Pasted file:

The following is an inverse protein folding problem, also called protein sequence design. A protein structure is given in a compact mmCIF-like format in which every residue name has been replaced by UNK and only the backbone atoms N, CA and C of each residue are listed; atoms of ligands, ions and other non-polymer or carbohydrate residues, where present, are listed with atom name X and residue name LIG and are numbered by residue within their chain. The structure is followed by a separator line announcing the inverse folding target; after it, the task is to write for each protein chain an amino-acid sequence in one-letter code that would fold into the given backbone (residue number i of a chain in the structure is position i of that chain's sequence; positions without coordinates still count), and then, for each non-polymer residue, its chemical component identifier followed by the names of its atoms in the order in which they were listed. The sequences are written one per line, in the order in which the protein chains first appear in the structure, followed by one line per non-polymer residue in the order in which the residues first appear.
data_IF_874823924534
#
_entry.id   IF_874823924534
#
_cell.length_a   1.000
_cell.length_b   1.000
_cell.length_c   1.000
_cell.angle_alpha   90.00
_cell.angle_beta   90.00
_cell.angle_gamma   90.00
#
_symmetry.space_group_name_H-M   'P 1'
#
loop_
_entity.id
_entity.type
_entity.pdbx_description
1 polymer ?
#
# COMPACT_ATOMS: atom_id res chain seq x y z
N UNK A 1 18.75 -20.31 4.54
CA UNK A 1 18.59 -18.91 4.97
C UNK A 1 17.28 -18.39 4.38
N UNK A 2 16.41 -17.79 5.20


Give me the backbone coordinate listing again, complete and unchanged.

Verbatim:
The following is an inverse protein folding problem, also called protein sequence design. A protein structure is given in a compact mmCIF-like format in which every residue name has been replaced by UNK and only the backbone atoms N, CA and C of each residue are listed; atoms of ligands, ions and other non-polymer or carbohydrate residues, where present, are listed with atom name X and residue name LIG and are numbered by residue within their chain. The structure is followed by a separator line announcing the inverse folding target; after it, the task is to write for each protein chain an amino-acid sequence in one-letter code that would fold into the given backbone (residue number i of a chain in the structure is position i of that chain's sequence; positions without coordinates still count), and then, for each non-polymer residue, its chemical component identifier followed by the names of its atoms in the order in which they were listed. The sequences are written one per line, in the order in which the protein chains first appear in the structure, followed by one line per non-polymer residue in the order in which the residues first appear.
data_IF_874823924534
#
_entry.id   IF_874823924534
#
_cell.length_a   1.000
_cell.length_b   1.000
_cell.length_c   1.000
_cell.angle_alpha   90.00
_cell.angle_beta   90.00
_cell.angle_gamma   90.00
#
_symmetry.space_group_name_H-M   'P 1'
#
loop_
_entity.id
_entity.type
_entity.pdbx_description
1 polymer ?
#
# COMPACT_ATOMS: atom_id res chain seq x y z
N UNK A 1 18.75 -20.31 4.54
CA UNK A 1 18.59 -18.91 4.97
C UNK A 1 17.28 -18.39 4.38
N UNK A 2 16.41 -17.79 5.20